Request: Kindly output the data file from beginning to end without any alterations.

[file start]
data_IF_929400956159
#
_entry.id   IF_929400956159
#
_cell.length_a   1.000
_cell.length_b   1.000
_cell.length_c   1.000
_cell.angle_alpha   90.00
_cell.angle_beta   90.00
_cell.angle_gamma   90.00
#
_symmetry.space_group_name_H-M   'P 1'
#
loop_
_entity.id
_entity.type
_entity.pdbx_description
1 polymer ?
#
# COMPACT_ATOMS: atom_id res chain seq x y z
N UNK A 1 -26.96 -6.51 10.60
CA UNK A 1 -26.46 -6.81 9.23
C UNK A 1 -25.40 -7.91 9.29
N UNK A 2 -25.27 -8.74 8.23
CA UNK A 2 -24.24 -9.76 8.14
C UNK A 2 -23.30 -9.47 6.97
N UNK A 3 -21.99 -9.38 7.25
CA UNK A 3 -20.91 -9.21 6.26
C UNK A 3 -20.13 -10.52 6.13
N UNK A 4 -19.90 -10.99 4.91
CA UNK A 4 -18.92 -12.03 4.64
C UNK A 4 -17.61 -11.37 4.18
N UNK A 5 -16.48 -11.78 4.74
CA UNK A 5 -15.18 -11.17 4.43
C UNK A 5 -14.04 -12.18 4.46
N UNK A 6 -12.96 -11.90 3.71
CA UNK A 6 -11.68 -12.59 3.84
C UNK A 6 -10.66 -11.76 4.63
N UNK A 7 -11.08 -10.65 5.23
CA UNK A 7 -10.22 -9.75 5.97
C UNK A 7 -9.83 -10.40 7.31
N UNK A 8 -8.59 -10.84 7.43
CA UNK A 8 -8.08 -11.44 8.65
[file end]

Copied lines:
data_IF_929400956159
#
_entry.id   IF_929400956159
#
_cell.length_a   1.000
_cell.length_b   1.000
_cell.length_c   1.000
_cell.angle_alpha   90.00
_cell.angle_beta   90.00
_cell.angle_gamma   90.00
#
_symmetry.space_group_name_H-M   'P 1'
#
loop_
_entity.id
_entity.type
_entity.pdbx_description
1 polymer ?
#
# COMPACT_ATOMS: atom_id res chain seq x y z
N UNK A 1 -26.96 -6.51 10.60
CA UNK A 1 -26.46 -6.81 9.23
C UNK A 1 -25.40 -7.91 9.29
N UNK A 2 -25.27 -8.74 8.23
CA UNK A 2 -24.24 -9.76 8.14
C UNK A 2 -23.30 -9.47 6.97
N UNK A 3 -21.99 -9.38 7.25
CA UNK A 3 -20.91 -9.21 6.26
C UNK A 3 -20.13 -10.52 6.13
N UNK A 4 -19.90 -10.99 4.91
CA UNK A 4 -18.92 -12.03 4.64
C UNK A 4 -17.61 -11.37 4.18
N UNK A 5 -16.48 -11.78 4.74
CA UNK A 5 -15.18 -11.17 4.43
C UNK A 5 -14.04 -12.18 4.46
N UNK A 6 -12.96 -11.90 3.71
CA UNK A 6 -11.68 -12.59 3.84
C UNK A 6 -10.66 -11.76 4.63
N UNK A 7 -11.08 -10.65 5.23
CA UNK A 7 -10.22 -9.75 5.97
C UNK A 7 -9.83 -10.40 7.31
N UNK A 8 -8.59 -10.84 7.43
CA UNK A 8 -8.08 -11.44 8.65